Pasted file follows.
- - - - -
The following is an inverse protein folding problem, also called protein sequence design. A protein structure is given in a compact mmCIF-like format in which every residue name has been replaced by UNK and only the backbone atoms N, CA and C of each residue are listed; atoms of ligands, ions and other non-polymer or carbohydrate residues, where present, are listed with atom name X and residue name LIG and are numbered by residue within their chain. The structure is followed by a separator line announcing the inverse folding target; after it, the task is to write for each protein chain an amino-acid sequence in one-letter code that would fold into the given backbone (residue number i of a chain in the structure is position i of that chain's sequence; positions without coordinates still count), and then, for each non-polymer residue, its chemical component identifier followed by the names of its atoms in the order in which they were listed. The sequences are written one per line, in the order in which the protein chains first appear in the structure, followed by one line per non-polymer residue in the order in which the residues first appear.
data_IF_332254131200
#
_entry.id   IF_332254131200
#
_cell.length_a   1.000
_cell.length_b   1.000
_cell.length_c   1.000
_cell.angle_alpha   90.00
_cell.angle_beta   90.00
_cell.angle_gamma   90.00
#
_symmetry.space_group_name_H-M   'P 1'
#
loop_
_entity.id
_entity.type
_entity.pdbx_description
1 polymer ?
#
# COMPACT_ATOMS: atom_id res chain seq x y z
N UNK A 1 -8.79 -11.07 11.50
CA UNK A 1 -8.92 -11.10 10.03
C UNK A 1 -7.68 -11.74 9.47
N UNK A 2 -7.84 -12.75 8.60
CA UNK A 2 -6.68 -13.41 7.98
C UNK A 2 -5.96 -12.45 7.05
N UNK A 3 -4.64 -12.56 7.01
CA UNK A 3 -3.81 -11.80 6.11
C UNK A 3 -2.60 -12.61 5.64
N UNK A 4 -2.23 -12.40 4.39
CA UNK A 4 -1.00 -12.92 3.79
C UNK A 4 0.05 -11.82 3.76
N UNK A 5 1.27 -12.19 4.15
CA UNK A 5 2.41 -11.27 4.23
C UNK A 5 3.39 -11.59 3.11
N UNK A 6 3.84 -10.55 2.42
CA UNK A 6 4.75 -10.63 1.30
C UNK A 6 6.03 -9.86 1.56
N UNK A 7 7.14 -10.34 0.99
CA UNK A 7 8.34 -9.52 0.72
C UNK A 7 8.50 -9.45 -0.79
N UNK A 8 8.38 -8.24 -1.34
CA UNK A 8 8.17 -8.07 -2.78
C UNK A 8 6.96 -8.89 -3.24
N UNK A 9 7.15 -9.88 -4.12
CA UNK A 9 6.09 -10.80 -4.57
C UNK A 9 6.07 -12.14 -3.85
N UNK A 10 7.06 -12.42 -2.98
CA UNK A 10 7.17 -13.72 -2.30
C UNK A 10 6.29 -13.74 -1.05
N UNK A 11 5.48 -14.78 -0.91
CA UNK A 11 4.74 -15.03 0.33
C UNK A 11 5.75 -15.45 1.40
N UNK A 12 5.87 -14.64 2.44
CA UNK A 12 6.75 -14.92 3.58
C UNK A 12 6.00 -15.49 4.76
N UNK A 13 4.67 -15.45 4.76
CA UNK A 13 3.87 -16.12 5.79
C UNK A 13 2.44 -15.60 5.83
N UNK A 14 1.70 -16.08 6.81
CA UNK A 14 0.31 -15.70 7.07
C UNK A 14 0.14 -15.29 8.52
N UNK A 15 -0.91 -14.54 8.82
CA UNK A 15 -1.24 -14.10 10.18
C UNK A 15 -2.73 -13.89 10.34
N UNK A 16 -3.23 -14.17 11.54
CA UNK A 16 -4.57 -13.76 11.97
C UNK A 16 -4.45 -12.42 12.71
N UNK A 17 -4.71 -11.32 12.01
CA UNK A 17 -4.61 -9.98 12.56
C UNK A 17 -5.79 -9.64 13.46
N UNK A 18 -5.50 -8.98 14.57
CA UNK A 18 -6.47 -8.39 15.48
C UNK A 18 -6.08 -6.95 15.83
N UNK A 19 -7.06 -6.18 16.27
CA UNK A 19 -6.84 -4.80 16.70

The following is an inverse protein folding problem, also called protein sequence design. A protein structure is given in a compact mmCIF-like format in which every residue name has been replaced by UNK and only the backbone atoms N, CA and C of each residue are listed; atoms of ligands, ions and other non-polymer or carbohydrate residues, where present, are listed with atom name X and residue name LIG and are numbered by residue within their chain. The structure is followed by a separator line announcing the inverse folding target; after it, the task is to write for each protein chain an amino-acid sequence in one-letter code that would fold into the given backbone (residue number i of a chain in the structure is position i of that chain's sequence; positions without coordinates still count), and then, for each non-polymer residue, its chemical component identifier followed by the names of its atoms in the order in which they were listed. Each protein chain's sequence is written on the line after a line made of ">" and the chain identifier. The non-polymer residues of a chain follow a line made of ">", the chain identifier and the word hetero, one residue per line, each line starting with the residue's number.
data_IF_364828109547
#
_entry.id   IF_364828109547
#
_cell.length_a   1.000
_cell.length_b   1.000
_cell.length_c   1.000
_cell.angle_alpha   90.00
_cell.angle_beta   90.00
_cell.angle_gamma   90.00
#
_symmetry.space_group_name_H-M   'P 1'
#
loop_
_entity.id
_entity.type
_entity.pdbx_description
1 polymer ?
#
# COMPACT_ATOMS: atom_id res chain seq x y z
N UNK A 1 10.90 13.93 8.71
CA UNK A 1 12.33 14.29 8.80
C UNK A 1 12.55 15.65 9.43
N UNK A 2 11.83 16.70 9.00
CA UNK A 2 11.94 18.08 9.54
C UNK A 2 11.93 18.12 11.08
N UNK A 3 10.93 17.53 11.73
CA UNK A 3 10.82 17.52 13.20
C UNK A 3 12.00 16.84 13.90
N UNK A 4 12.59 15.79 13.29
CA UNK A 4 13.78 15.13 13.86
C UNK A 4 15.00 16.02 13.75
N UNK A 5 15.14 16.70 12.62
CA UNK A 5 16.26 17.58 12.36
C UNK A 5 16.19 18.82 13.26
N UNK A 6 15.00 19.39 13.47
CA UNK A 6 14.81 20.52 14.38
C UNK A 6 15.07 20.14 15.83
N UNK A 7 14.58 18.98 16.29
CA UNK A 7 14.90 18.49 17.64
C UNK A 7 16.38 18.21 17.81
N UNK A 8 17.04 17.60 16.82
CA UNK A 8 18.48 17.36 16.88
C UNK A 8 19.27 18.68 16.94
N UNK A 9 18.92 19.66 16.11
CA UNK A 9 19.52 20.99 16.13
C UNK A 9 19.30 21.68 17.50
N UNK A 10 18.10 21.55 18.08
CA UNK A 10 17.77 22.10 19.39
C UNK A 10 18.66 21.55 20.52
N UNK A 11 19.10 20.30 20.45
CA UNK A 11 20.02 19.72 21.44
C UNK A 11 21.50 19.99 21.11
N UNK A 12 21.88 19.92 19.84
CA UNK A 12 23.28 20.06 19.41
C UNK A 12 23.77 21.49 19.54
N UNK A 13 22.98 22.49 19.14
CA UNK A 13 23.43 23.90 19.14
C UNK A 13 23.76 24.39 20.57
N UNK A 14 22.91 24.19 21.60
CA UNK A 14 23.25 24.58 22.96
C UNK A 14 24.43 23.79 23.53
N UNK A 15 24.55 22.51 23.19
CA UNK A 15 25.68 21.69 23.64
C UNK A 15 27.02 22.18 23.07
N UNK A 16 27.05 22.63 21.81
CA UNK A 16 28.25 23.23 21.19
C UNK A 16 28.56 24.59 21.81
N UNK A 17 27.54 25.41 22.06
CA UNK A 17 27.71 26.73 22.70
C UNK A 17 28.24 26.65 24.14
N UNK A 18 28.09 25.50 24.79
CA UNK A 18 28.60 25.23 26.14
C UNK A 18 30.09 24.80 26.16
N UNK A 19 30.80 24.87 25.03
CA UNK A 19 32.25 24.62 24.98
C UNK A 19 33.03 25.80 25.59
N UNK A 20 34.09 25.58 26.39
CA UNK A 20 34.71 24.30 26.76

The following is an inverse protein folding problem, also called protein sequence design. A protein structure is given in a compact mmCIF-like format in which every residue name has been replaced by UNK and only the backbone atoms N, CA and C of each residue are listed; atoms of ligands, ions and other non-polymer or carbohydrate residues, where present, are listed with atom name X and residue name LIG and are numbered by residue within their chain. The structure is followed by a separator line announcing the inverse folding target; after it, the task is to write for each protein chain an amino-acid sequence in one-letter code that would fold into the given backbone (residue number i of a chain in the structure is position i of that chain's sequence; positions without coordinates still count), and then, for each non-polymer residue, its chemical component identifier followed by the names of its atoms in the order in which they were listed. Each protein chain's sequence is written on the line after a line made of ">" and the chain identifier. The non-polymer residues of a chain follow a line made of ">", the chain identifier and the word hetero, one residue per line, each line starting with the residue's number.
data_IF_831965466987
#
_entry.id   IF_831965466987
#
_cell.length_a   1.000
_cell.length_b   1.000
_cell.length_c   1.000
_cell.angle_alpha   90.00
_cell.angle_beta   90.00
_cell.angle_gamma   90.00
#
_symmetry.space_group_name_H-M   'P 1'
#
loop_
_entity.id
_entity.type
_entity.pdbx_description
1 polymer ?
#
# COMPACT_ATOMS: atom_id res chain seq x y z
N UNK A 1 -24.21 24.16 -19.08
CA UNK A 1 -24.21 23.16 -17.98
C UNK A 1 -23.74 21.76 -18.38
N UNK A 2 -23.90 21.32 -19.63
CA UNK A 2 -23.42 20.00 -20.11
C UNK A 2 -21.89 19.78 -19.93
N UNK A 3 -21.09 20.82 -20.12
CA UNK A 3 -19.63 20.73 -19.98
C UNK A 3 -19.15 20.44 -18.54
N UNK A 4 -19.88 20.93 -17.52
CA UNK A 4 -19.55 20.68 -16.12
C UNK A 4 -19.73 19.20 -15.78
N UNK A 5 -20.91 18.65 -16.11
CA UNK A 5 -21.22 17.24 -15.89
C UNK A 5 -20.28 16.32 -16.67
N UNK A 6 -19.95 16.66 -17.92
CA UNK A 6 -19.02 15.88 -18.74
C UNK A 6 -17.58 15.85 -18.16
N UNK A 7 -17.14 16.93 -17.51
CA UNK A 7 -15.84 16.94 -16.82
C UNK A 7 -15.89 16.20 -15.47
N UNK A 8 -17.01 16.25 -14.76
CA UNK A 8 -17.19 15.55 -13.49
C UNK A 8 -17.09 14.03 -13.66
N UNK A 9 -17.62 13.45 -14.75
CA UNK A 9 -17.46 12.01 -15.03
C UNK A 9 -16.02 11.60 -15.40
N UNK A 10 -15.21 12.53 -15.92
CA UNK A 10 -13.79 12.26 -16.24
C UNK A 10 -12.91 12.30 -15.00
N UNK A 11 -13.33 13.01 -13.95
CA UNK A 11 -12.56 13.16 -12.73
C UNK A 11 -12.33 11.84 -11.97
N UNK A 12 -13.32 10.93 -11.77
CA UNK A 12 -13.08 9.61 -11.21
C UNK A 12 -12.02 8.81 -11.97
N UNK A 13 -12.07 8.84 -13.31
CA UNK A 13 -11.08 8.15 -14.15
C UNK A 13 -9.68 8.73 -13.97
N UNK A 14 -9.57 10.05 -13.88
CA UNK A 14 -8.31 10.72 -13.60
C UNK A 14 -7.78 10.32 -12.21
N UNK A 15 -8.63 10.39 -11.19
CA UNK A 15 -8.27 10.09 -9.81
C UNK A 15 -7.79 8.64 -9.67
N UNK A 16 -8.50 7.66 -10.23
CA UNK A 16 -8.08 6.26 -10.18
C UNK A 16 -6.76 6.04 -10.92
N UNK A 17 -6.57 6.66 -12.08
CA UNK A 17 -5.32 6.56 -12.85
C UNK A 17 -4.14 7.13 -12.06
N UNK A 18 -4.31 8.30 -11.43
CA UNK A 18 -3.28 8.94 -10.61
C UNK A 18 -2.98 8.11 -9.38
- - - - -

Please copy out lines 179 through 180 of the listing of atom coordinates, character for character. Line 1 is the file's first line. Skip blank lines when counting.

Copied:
N UNK A 1 -24.21 24.16 -19.08
CA UNK A 1 -24.21 23.16 -17.98